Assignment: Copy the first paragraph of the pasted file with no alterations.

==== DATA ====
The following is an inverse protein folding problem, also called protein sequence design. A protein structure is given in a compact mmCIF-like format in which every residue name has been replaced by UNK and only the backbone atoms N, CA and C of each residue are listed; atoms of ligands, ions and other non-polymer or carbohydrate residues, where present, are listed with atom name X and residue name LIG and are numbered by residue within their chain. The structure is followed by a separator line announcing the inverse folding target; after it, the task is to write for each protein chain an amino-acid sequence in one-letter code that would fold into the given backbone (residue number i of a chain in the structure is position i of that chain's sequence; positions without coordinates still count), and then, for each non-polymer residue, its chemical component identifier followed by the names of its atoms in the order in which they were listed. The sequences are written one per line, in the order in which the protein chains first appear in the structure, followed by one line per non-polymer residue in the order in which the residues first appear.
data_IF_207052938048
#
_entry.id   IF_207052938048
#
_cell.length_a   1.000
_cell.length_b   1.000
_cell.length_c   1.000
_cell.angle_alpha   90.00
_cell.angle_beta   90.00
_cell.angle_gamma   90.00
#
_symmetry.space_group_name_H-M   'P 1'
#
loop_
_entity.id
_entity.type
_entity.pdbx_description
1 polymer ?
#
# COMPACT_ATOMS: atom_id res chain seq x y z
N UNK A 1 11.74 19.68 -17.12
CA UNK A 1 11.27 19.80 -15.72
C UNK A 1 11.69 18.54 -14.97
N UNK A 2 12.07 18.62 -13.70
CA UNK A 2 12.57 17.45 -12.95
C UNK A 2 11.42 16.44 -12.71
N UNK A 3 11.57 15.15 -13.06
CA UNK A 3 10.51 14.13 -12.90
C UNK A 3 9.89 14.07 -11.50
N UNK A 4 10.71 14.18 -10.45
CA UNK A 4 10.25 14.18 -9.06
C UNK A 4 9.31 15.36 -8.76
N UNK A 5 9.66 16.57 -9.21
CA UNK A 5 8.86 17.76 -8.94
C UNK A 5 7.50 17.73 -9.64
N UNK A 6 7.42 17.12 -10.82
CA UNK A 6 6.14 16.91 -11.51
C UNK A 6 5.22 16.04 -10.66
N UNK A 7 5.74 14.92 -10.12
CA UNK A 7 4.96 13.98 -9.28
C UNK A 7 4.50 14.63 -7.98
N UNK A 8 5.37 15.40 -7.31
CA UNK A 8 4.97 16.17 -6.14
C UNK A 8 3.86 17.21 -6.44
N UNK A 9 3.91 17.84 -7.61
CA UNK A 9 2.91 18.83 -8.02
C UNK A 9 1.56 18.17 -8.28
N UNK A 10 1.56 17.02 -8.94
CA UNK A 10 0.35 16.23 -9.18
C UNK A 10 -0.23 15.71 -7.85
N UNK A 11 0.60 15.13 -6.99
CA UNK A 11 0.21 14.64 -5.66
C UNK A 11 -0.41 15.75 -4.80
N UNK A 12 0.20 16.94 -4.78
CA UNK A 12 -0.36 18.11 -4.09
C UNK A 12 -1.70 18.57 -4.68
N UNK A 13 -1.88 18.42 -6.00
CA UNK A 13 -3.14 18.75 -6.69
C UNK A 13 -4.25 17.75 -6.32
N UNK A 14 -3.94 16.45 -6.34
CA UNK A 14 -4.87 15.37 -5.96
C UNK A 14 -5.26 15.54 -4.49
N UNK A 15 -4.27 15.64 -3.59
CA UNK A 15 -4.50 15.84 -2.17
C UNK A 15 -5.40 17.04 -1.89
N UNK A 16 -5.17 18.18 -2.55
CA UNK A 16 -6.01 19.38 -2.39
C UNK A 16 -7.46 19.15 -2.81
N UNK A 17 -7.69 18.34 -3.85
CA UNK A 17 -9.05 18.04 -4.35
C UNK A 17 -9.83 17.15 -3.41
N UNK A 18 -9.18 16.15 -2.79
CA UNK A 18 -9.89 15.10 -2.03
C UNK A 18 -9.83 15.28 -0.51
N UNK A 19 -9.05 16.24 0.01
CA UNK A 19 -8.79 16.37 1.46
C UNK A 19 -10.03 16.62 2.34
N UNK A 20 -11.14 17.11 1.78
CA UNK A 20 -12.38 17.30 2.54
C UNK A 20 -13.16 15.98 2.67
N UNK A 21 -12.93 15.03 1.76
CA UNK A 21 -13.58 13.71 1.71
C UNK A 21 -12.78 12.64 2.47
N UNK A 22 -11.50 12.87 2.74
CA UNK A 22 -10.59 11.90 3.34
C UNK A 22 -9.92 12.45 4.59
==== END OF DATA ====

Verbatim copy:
The following is an inverse protein folding problem, also called protein sequence design. A protein structure is given in a compact mmCIF-like format in which every residue name has been replaced by UNK and only the backbone atoms N, CA and C of each residue are listed; atoms of ligands, ions and other non-polymer or carbohydrate residues, where present, are listed with atom name X and residue name LIG and are numbered by residue within their chain. The structure is followed by a separator line announcing the inverse folding target; after it, the task is to write for each protein chain an amino-acid sequence in one-letter code that would fold into the given backbone (residue number i of a chain in the structure is position i of that chain's sequence; positions without coordinates still count), and then, for each non-polymer residue, its chemical component identifier followed by the names of its atoms in the order in which they were listed. The sequences are written one per line, in the order in which the protein chains first appear in the structure, followed by one line per non-polymer residue in the order in which the residues first appear.